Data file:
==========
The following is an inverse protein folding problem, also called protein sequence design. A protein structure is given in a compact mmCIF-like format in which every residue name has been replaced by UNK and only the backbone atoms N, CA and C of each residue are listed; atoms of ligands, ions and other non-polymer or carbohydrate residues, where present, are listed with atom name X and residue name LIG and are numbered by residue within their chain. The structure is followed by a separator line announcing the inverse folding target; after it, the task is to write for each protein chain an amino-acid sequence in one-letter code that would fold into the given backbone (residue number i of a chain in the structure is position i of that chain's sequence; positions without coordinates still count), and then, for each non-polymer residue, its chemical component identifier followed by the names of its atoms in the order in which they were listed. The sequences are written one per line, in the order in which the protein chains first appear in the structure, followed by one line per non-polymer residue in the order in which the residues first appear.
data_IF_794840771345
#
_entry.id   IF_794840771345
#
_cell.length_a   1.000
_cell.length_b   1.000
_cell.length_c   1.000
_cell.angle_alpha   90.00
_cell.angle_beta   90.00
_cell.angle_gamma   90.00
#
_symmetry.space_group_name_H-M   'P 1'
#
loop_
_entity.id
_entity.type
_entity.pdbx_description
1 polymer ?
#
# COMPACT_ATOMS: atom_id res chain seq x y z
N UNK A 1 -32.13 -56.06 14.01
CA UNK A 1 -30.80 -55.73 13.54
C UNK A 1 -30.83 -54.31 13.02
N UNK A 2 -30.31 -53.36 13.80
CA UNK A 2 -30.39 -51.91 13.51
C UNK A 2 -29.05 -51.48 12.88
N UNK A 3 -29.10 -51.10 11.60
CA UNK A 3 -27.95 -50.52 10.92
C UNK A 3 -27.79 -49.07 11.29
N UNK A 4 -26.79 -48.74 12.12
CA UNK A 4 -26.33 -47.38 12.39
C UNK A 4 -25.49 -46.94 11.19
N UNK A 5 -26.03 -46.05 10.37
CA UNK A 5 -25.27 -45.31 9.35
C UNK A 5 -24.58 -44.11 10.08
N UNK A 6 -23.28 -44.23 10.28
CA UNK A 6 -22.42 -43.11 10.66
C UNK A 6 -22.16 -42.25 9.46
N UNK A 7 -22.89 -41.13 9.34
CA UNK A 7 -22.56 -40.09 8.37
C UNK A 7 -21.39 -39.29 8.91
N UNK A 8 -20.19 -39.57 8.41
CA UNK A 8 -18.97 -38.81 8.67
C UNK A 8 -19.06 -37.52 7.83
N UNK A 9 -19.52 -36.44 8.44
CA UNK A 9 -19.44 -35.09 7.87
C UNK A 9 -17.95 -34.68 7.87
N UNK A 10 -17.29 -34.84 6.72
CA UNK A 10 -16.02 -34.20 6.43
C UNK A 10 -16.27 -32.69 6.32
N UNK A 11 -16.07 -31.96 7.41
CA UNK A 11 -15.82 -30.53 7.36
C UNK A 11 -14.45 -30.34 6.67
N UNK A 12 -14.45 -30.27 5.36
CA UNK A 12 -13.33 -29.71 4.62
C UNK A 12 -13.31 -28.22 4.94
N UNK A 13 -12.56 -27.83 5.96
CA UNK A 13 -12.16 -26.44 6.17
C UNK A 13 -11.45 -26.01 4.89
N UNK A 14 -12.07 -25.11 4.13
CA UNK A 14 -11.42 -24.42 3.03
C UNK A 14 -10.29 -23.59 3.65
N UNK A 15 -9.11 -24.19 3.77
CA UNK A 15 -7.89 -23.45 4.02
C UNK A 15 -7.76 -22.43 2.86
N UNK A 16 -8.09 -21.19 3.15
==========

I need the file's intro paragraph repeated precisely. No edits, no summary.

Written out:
The following is an inverse protein folding problem, also called protein sequence design. A protein structure is given in a compact mmCIF-like format in which every residue name has been replaced by UNK and only the backbone atoms N, CA and C of each residue are listed; atoms of ligands, ions and other non-polymer or carbohydrate residues, where present, are listed with atom name X and residue name LIG and are numbered by residue within their chain. The structure is followed by a separator line announcing the inverse folding target; after it, the task is to write for each protein chain an amino-acid sequence in one-letter code that would fold into the given backbone (residue number i of a chain in the structure is position i of that chain's sequence; positions without coordinates still count), and then, for each non-polymer residue, its chemical component identifier followed by the names of its atoms in the order in which they were listed. The sequences are written one per line, in the order in which the protein chains first appear in the structure, followed by one line per non-polymer residue in the order in which the residues first appear.